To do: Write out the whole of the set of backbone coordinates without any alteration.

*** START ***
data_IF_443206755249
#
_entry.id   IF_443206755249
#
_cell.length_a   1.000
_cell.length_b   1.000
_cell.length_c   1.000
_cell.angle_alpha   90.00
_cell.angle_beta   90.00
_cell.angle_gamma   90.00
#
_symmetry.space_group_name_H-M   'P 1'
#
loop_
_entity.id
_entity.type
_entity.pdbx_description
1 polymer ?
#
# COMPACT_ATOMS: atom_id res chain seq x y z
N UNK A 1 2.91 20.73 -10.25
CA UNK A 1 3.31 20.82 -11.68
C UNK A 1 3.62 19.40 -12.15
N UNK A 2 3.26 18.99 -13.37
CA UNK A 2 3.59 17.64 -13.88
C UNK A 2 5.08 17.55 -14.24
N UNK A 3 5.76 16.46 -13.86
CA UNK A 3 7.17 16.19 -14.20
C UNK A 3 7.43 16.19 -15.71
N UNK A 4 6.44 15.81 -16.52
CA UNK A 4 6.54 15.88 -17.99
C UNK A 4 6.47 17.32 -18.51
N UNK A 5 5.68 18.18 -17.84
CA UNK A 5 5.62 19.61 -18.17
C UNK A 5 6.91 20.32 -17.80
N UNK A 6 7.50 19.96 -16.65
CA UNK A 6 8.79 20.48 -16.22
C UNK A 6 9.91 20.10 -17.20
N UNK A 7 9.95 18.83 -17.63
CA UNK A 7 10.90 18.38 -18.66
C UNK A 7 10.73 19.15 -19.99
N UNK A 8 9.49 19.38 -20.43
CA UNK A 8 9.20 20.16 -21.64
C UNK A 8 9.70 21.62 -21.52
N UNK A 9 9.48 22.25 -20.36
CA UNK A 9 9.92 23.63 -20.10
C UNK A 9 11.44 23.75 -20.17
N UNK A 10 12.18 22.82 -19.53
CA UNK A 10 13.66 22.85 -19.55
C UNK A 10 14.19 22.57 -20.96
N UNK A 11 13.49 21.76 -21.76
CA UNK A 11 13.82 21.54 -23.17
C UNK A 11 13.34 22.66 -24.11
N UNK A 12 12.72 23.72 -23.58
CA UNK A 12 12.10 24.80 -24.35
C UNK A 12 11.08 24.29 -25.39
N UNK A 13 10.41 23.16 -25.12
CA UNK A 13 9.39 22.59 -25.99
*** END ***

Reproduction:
data_IF_443206755249
#
_entry.id   IF_443206755249
#
_cell.length_a   1.000
_cell.length_b   1.000
_cell.length_c   1.000
_cell.angle_alpha   90.00
_cell.angle_beta   90.00
_cell.angle_gamma   90.00
#
_symmetry.space_group_name_H-M   'P 1'
#
loop_
_entity.id
_entity.type
_entity.pdbx_description
1 polymer ?
#
# COMPACT_ATOMS: atom_id res chain seq x y z
N UNK A 1 2.91 20.73 -10.25
CA UNK A 1 3.31 20.82 -11.68
C UNK A 1 3.62 19.40 -12.15
N UNK A 2 3.26 18.99 -13.37
CA UNK A 2 3.59 17.64 -13.88
C UNK A 2 5.08 17.55 -14.24
N UNK A 3 5.76 16.46 -13.86
CA UNK A 3 7.17 16.19 -14.20
C UNK A 3 7.43 16.19 -15.71
N UNK A 4 6.44 15.81 -16.52
CA UNK A 4 6.54 15.88 -17.99
C UNK A 4 6.47 17.32 -18.51
N UNK A 5 5.68 18.18 -17.84
CA UNK A 5 5.62 19.61 -18.17
C UNK A 5 6.91 20.32 -17.80
N UNK A 6 7.50 19.96 -16.65
CA UNK A 6 8.79 20.48 -16.22
C UNK A 6 9.91 20.10 -17.20
N UNK A 7 9.95 18.83 -17.63
CA UNK A 7 10.90 18.38 -18.66
C UNK A 7 10.73 19.15 -19.99
N UNK A 8 9.49 19.38 -20.43
CA UNK A 8 9.20 20.16 -21.64
C UNK A 8 9.70 21.62 -21.52
N UNK A 9 9.48 22.25 -20.36
CA UNK A 9 9.92 23.63 -20.10
C UNK A 9 11.44 23.75 -20.17
N UNK A 10 12.18 22.82 -19.53
CA UNK A 10 13.66 22.85 -19.55
C UNK A 10 14.19 22.57 -20.96
N UNK A 11 13.49 21.76 -21.76
CA UNK A 11 13.82 21.54 -23.17
C UNK A 11 13.34 22.66 -24.11
N UNK A 12 12.72 23.72 -23.58
CA UNK A 12 12.10 24.80 -24.35
C UNK A 12 11.08 24.29 -25.39
N UNK A 13 10.41 23.16 -25.12
CA UNK A 13 9.39 22.59 -25.99